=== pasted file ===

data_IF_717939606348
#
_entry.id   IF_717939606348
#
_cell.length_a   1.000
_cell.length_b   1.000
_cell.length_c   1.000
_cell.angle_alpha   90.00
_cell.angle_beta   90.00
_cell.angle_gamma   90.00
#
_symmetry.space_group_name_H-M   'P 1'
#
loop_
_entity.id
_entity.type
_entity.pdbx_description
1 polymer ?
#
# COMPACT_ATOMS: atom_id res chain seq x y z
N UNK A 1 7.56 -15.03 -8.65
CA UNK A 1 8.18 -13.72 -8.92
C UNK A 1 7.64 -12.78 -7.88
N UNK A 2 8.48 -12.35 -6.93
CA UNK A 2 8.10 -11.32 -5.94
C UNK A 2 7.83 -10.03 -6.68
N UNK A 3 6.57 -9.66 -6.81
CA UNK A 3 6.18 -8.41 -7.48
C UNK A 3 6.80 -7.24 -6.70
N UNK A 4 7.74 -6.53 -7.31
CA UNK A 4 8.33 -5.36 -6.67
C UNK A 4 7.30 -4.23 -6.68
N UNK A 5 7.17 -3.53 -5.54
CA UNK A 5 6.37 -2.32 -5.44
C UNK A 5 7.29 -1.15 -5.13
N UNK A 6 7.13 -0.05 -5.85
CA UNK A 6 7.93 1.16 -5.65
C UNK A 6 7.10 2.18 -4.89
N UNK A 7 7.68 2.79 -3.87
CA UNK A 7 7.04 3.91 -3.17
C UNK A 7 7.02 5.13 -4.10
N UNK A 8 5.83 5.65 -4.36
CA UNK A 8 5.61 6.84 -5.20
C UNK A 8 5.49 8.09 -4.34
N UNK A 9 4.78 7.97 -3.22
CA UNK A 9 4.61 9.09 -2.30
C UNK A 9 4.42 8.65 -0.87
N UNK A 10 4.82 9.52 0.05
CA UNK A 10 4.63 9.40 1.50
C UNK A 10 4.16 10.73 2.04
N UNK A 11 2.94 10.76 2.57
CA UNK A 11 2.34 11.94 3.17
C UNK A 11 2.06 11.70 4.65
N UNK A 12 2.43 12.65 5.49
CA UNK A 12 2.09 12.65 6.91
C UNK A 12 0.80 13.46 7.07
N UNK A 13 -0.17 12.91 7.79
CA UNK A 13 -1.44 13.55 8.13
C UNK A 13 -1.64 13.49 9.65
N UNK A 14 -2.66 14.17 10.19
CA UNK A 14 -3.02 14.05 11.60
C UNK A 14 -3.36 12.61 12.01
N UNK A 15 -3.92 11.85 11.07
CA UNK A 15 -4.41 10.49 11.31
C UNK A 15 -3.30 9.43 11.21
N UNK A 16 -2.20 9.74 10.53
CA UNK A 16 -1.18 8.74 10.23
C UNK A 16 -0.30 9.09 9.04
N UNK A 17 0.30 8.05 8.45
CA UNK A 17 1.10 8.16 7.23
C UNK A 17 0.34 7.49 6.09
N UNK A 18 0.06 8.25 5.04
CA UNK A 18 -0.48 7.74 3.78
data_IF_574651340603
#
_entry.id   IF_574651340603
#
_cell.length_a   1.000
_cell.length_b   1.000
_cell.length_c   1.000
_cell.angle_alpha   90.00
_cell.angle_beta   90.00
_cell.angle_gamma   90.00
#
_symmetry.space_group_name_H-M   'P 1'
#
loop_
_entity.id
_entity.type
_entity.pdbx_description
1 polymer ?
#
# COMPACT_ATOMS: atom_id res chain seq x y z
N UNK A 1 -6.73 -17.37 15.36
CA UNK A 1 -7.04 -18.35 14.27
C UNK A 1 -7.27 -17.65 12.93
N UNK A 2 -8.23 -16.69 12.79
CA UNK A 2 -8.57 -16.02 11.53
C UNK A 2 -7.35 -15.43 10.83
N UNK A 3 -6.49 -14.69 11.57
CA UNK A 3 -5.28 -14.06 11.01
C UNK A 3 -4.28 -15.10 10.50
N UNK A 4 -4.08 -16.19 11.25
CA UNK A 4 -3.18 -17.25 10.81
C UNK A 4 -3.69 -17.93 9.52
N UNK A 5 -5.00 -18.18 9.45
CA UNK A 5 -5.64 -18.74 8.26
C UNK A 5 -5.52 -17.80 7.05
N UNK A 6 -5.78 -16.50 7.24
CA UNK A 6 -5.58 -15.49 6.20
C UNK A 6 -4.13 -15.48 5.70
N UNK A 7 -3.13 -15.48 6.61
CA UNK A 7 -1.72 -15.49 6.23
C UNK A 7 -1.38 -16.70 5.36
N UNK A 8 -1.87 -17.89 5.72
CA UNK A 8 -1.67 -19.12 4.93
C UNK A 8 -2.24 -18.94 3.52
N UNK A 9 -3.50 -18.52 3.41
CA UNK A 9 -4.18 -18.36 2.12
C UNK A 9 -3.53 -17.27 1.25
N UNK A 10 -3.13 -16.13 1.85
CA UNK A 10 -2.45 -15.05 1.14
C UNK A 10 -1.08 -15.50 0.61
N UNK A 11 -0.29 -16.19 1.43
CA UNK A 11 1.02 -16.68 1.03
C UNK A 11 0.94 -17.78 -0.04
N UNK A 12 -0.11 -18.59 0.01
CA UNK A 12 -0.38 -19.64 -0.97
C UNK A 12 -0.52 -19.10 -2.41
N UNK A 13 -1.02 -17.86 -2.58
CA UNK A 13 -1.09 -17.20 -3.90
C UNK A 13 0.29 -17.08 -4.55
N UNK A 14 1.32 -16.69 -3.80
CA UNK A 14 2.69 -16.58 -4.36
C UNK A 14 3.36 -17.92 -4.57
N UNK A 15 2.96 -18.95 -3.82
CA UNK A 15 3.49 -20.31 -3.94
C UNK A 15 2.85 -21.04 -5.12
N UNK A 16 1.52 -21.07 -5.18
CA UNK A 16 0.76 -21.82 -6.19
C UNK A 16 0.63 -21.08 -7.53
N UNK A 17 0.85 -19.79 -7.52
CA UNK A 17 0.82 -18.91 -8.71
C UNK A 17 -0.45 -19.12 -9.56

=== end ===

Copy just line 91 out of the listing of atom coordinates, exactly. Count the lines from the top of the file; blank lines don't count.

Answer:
1 polymer ?